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GIORNALE ITALIANO DI DERMATOLOGIA E VENEREOLOGIA

Rivista di Dermatologia e Malattie Sessualmente Trasmesse


Official Journal of the Italian Society of Dermatology and Sexually Transmitted Diseases
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Giornale Italiano di Dermatologia e Venereologia 2018 Jan 24

DOI: 10.23736/S0392-0488.18.05870-4

Copyright © 2018 EDIZIONI MINERVA MEDICA

lingua: Inglese

Antihypertensive drugs and risk of skin cancer

Nicoletta CASSANO 1 , Alessandro DI STEFANI 2, Gino A. VENA 1, Ketty PERIS 2

1 Dermatology and Venereology Private Practice, Bari and Barletta, Italy; 2 Institute of Dermatology, Catholic University of Rome, Fondazione Policlinico Universitario A. Gemelli, Rome, Italy


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The potential carcinogenic risk of antihypertensive drugs has been examined in several studies that reported controversial results. The association between treatment with antihypertensives and risk of skin cancer has also been questioned, considering the longterm administration of such drugs and the ability of some agents to cause photosensitive reactions. In fact, experimental and epidemiologic findings suggest a link between druginduced photosensitivity and skin cancer, possibly through the induction of DNA damage in predisposed individuals. Antihypertensive medications might influence skin homeostasis through additional mechanisms. For instance, some antihypertensive drugs can affect epidermal differentiation by interfering with calcium or sodium channels in the skin. Mediators in the reninangiotensin system (RAS) are also involved in the modulation of cellular proliferation and angiogenesis. Of note, the existence of RAS has been recognized in many organs and tissues, including the skin. The available data regarding the relationship between use of different types of antihypertensives and skin cancer risk do not allow to draw definite conclusions at present. The aim of this article is to summarize the current evidence about the association of antihypertensive use with risk of nonmelanoma skin cancer, melanoma, lip cancer and cutaneous lymphoma. A brief mention of the role of betablockers in melanoma progression has also been added.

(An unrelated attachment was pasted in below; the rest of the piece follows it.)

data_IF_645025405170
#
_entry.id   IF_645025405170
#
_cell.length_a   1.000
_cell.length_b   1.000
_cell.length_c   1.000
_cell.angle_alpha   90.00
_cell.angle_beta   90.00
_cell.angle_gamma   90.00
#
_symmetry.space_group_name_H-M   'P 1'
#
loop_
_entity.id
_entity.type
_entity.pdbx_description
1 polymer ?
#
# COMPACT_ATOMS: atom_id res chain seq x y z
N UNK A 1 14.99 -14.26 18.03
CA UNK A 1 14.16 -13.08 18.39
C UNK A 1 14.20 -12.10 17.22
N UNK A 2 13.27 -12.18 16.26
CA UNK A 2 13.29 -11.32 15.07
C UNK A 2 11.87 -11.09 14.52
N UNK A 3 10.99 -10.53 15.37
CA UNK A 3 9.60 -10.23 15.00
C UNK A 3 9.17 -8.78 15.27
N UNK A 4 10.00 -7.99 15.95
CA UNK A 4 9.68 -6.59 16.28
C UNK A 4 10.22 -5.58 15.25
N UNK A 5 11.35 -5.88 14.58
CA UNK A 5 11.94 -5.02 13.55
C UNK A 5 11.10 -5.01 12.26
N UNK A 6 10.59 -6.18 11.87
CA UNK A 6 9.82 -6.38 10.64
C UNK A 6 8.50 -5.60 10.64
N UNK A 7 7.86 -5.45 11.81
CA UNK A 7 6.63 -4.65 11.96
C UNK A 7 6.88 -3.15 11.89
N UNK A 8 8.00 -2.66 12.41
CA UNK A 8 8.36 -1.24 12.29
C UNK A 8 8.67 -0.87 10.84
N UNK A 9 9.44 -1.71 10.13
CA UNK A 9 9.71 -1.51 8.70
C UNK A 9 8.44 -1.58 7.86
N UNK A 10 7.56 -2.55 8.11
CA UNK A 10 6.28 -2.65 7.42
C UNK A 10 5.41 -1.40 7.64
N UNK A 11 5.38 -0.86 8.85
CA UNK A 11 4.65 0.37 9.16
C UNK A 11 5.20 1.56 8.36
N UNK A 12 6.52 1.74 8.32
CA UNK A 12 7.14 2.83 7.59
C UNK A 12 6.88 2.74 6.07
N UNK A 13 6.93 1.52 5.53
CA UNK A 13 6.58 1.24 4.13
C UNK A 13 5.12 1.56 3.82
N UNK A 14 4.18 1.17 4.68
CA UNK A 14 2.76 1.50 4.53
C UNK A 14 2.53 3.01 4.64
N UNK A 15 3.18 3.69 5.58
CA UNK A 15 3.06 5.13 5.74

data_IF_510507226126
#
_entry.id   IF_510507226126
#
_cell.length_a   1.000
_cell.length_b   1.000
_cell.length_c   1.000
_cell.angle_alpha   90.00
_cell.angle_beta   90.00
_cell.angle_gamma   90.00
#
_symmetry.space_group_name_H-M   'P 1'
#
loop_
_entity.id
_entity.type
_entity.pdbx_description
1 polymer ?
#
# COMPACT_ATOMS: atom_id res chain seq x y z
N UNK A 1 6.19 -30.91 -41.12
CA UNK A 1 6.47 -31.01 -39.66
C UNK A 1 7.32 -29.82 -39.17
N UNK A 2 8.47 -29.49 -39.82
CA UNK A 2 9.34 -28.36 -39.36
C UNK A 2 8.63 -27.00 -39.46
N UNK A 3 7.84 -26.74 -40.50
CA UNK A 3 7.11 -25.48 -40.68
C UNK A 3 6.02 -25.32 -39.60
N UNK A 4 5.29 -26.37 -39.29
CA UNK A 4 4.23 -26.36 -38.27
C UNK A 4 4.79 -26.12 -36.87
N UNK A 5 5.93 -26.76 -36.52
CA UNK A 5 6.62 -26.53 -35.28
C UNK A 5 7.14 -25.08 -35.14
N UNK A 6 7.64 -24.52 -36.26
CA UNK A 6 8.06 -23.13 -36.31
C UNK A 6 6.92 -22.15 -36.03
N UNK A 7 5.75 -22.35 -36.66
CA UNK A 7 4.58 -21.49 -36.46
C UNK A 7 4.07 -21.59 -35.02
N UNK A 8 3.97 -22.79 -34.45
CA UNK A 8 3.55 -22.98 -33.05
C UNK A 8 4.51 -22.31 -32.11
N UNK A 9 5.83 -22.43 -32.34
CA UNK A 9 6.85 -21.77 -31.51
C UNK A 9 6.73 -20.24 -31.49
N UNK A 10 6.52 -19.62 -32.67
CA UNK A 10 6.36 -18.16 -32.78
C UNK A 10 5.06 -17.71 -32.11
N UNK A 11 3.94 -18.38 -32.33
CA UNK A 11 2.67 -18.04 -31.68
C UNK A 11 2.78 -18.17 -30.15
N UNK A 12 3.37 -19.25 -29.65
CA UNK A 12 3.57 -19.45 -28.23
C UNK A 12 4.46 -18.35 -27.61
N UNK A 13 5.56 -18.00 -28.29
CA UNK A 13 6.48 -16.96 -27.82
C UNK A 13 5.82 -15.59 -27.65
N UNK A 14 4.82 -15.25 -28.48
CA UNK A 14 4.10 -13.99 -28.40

KEY WORDS: Skin cancer - Melanoma - Antihypertensives - Diuretics

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Publication History

Article first published online: January 24, 2018
Manuscript accepted: January 11, 2018
Manuscript received: November 28, 2017

Per citare questo articolo

Cassano N, Di Stefani A, Vena GA, Peris K. Antihypertensive drugs and risk of skin cancer. G Ital Dermatol Venereol 2018 Jan 24. DOI: 10.23736/S0392-0488.18.05870-4

Corresponding author e-mail

nicoletta.cassano@yahoo.com